BREAKING NEWS! TRUTH BE TOLD (Agatha WINNER and a Library Journal Best of 2014) is out in paperback TODAY! Library Journal said “Drop everything and binge read to the mind-boggling conclusion!”
So, binge now, okay? And listen to this: If you send me proof of purchase--I’ll send you a paperback of THE OTHER WOMAN. (Just click here and click on contact.)
MORE BREAKING NEWS: The amazing Laura DiSilverio’s new book THE RECKONING STONES is out next week, and the Library Journal starred review says—well, it says a lot of wonderful stuff. But the headline word is: OUTSTANDING!
But you know Laura. Her headline word is: fun. And: family. I know her well, though, and can reveal her imagination is, well, remarkable. And today, in these waning days of summer, if you and our family are thinking about adventures? Laura has some hilarious ideas about where NOT to go.
Not Your Father's Amusement Park
This summer, the fam and I headed to Universal Studios in Florida to visit Harry Potter World. It has long been my older daughter's dream, and so, to celebrate her 18th birthday, we packed our sunblock, hats, shorts, and bug spray to take on Florida in late June. I will say up front that I am not a theme park person. They cost too much (waaay too much), they're crowded, hot and loud. Despite that, the Harry Potter attractions captivated me with their attention to detail, whimsy, and thrills.
My daughter teared up on several occasions, standing in Diagon Alley and outside Hogwarts, and said, "This is where I grew up." It brings me to tears as I type this.
However, this is not going to be a melancholy post.
Seeing how beautifully--and realistically-- J.K. Rowling's books were brought to life made me speculate about theme parks based on other book series, and I came up with a Top Ten list of the book series that would make the worst amusement parks.
10. Little House on the Prairie. Riding in a covered wagon pulled by animatronic oxen is no one's idea of a thrill, and those with a yen for constructing log cabins can report to their nearest Habitat for Humanity build site.
9. Michael Shaara's Civil War 1861-1865 series (Gods & Generals, et al). War sucks. The Civil War sucked more than most. Fighting against kin. Gangrene and amputations. Slash and burn warfare. Not much here to appeal to most amusement park enthusiasts. Do a tour of Civil War battlefields instead.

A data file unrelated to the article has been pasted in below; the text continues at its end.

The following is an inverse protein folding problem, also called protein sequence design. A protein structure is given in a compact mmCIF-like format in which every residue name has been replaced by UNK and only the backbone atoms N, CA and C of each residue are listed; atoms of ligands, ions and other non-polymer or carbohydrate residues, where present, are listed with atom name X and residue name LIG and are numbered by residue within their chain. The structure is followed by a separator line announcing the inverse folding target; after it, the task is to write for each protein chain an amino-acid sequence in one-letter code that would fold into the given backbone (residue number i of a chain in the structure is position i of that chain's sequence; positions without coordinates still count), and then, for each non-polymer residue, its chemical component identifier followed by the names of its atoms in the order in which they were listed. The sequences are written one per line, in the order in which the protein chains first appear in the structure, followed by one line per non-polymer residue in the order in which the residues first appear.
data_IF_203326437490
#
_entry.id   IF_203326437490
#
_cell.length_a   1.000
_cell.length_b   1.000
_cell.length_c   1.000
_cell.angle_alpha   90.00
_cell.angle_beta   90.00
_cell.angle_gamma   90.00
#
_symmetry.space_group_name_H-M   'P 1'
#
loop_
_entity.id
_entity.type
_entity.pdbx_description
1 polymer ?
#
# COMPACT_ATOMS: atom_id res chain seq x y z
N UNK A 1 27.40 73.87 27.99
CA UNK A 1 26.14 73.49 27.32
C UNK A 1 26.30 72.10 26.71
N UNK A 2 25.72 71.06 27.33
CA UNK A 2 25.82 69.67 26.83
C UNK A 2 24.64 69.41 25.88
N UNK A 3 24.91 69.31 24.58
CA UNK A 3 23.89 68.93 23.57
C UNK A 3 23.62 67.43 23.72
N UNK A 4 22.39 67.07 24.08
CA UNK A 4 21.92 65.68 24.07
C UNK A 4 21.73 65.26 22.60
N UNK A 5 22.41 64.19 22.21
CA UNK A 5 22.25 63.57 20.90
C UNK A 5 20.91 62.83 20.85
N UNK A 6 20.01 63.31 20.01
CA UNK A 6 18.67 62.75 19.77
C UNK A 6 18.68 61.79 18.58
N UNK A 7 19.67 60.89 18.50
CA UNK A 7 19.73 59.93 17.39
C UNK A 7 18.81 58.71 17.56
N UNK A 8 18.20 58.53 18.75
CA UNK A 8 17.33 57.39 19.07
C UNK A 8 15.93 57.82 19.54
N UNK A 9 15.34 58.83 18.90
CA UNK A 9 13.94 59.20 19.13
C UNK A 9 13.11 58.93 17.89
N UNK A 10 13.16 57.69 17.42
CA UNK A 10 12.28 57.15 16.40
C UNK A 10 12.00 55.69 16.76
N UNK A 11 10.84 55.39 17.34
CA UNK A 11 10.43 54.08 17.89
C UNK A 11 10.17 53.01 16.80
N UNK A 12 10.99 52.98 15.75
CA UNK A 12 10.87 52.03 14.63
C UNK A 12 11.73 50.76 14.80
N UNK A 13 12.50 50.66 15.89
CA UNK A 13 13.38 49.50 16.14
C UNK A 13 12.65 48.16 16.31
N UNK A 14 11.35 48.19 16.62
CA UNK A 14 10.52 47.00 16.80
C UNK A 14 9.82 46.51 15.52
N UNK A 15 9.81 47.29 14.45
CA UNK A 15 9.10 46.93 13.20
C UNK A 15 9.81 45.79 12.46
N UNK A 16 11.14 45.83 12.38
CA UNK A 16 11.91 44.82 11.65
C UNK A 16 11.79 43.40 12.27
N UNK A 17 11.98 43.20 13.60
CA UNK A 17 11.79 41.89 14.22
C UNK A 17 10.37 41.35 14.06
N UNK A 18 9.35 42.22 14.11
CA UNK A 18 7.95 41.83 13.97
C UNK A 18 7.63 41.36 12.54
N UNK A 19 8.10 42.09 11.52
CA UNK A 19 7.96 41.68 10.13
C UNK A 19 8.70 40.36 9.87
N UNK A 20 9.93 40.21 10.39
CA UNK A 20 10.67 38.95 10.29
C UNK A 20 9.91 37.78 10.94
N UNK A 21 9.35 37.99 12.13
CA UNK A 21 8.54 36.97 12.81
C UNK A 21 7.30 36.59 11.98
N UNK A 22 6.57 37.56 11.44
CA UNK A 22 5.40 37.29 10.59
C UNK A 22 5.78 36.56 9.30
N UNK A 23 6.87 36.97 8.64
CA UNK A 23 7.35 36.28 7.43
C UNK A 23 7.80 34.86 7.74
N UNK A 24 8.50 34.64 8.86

8. The Mitford Series. Resisting temptation, a church service or two, some pastoral counseling, and a bucolic setting. Let's just say the Disney corporation isn't battling for the rights to this series with an eye toward putting The Mitford Moral Dilemma Roller Coaster next to Space Mountain.
7. Not really a series, but Anything by Dickens. Grinding poverty, noxious smells, rats the size of capybaras, class warfare. If that's what you're after, take a walking tour of Mumbai. (Airfare to India would be only marginally more expensive than entry to a standard amusement park.)
6. Stephanie Plum. Once you get past the exploding cars and the Ranger/Morelli whiplash ride, there's not much there.
5. Kay Scarpetta. With a body farm as the main attraction, homeowners downwind will organize and get this one shut down before it opens to the public.
4. Most cozy series. I envision this park as a cross between a cat sanctuary and an upscale tea house. Each ticket has a recipe printed on it, and the "Main Street" equivalent is lined with muffin, cupcake, cheese, spice, pie, cookie, fudge and donut shops. There would also be libraries, bookstores, and specialty boutiques. Absolutely no thrill rides. Come to think of it, it might be my kind of theme park.
3. Madeline. Lines are a staple at amusement parks, but requiring visitors to walk in two straight lines all the time is really over the top. Uniforms, school, and nuns are not what most kids want from their amusement park vacation.
2. The Hunger Games. There'd be plenty of thrills, of course, but being handed a body bag on entry might quench people's enthusiasm, and there wouldn't be much repeat business since only one customer a day would get to leave the park.
1. Fifty Shades of Grey. All together now: Ewwww.
So, that's my take on the series that wouldn't make successful theme parks. Add your ideas in the comments, or suggest some series that would make amazing amusement parks. You never know--the folks at Disney or Universal Studios might be listening!
(The astute among you will have noticed this post has nothing to do with the book I'm here to promote, The Reckoning Stones, my first standalone suspense novel that Romantic Times award four stars! (And a starred review from Library Journal!) I hope you'll check it out, though, and pre-order a copy. It'll be in your mailbox or e-reader queue on Sep 8th.
The Reckoning Stones is darker and edgier than my cozy books, but not graphic, with a heroine who was molested by her pastor as a young teen. She ran away the same night someone beat the pastor into a coma, and grew up to be the emotionally troubled but brilliant jewelry designer Iris Dashwood. When the pastor awakens 22 years later, she returns to Colorado to confront him and find the truth of what happened the night she left. She might be able to disperse old demons, rekindle family relationships and find redemption . . . if she survives.)
HANK: YAY! And we’ll award a paperback of Laura’s other books to one lucky commenter!
(And don’t forget the TRUTH BE TOLD offer above!)